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Theater Mon Apr 30 2012

Earth Pearl Collective: A 'Streetcar' By A Different Name

Tennessee Williams' Pulitzer Prize-winning play, A Streetcar Named Desire, is indeed one of theater's most classic works; with social issues like culture and class at the heart of the story, it remains a popular, long-time favorite among theatergoers. Here, Iman Crutcher, co-founder and artistic director of Earth Pearl Collective, talks about the organization's adaptation of the play, as well as its mission to promote and enhance theater and performance art among queer women of color.

EARTH PEARL.jpg

Cast members from A Streetcar Named Desire; photo: Val Johnson.

A Streetcar Named Desire is a classic play--why did you decide to perform it under the Earth Pearl Collective's umbrella?

We knew that we wanted to produce a show that was a classic so that we could merge our audiences. At our Monday variety shows that we do once a month at Hamburger Mary's, we definitely have queer women of color coming out to those performances and we have a lot of issues and things we wanted to bring to the general public's attention as well--we felt like we needed to do something that gets everybody in the same space. When we started thinking of classic plays, Tennessee Williams' [plays] were actually the first ones we picked up and started reading through.

Was there something specific in the play that attracted you or that you wanted to draw particular attention to?

After you read the play, you don't think too much about the domestic violence aspect of it because no one else really makes a big deal of it--but it's huge. I feel like it's a huge part of A Streetcar Named Desire that's glossed over a lot, just like domestic violence in same sex relationships gets glossed over a lot. With domestic violence in same sex relationships people say, "I didn't know that happened." This needs to be talked about and this is the perfect play to do it.

In the Earth Pearl Collective's adaptation, the story is set in Chicago instead of Louisiana--what kind of "Chicago-isms" can the audience look forward to? Also, are there other differences from the original work?

We definitely keep the class differences in; also, we're setting it in 2012. We're setting it in Chicago and the 'streetcar' is the Red Line.

The Red Line--that's definitely Chicago.

Hey--if we're going to make it here [in Chicago], then we're going to make it here. We did do a few edits to make it more modern and to make sure that people in Chicago could connect to it as much as possible. We just changed it a little bit to make it more Chicago-based, with certain restaurant and neighborhood references and things like that.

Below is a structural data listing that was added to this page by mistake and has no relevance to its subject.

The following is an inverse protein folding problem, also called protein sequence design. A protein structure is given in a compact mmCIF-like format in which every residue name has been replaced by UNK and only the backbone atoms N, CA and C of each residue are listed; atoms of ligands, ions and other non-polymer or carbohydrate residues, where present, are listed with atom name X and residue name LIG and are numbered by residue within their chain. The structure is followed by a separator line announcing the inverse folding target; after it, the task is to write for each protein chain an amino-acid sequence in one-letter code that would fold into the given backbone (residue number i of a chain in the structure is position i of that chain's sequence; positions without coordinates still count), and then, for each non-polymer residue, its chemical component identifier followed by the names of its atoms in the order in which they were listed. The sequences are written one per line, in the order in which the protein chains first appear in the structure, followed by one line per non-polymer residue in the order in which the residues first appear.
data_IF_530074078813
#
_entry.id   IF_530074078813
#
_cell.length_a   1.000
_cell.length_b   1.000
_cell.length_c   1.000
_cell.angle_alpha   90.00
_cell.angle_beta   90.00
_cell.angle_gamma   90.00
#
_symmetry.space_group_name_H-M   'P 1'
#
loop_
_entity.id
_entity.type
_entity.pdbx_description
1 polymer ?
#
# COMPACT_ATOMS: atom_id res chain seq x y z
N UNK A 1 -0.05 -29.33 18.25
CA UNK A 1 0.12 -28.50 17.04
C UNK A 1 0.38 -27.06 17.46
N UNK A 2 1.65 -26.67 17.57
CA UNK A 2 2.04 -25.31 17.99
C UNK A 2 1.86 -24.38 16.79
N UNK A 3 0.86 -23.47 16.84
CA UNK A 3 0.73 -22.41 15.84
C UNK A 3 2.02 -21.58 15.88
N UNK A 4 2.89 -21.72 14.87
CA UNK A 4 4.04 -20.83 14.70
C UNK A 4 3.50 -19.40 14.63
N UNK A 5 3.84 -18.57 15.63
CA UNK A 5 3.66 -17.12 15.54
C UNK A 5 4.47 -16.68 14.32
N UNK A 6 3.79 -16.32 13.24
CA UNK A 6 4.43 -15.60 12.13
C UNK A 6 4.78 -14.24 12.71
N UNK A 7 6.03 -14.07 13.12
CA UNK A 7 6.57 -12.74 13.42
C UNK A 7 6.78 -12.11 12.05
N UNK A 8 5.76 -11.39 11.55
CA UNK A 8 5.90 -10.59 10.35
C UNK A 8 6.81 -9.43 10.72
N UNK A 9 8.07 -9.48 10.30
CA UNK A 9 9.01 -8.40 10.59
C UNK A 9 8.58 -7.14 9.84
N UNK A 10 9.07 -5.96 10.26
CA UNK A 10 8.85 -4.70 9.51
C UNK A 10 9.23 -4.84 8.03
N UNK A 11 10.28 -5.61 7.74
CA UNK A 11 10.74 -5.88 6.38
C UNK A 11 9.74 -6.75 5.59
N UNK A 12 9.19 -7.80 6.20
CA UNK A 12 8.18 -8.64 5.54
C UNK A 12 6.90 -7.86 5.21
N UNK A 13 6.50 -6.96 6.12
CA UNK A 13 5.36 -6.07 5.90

Are there any other differences in this version?

We deal with the culture clash [aspect] of the original--transgenderism is another thing in the queer community that gets overlooked and these kinds of relationships happen a lot. In our version, we're really trying to tackle all different kinds of relationships in the queer community of color, especially for women.

It seems A Streetcar Named Desire always enjoys homage everywhere; even now, there is a multicultural version of it on Broadway starring actor Blair Underwood.

Yes. One of my mentors told me, "Oh, that's awesome you guys are doing it right at the same time they're doing it on Broadway." And I also didn't realize how many Chicago productions of it were going on--there are like two or three schools doing it. I hope people aren't 'streetcar-ed' out when we open because ours is a completely different version. Hopefully, people will see the "classic" version at one of these other productions and say, "Okay--now that I have the frame of reference, let me go check this one out and see what they're doing with it and see what their spin on it will be."

What do you want audiences to take away from the Earth Pearl Collective's version?

I want people to now be aware that even in same sex relationships, that domestic violence is domestic violence and it's wrong; just because two women are fighting, it doesn't make it a "catfight"--it's real. There are so many women who are dealing with this who don't have a place to go because they are not in a heterosexual relationship; there is no resource for them and that is a problem. More people need to open up their resources, practices, clinics, shelters, or whatever to these queer women and allow them a space to heal like they do for [women in] heterosexual relationships. I also want people to know that queer women have stuff going on, too. We're doing amazing work and have amazing talent out there and we don't want to be pigeonholed [artistically]. It's not like, if people see "lesbian," that it's going to necessarily be this "butch" play. It's about bringing audiences together. Chicago is very segregated and I'm hoping that this show is one that brings people together in the same audience and where they see these same issues and say, "I can relate." I'd like to put on more shows like this to bring these different communities together.

A Streetcar Named Desire runs Thursday, May 3 through Sunday, May 6 at the Athenaeum Theatre, 2936 N. Southport; tickets are $20-$27. For more information and show times, visit the website or call 773-935-6875.

 
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Architecture Tue Nov 03 2015

Paul Goldberger Describes the "Pragmatism and Poetry" of Frank Gehry's Architecture in His New Book

By Nancy Bishop

Architecture critic Paul Goldberger talks about Frank Gehry's life and work in a new book.
Read this feature »

Steve at the Movies Fri Jan 01 2016

Best Feature Films & Documentaries of 2015

By Steve Prokopy

Read this column »

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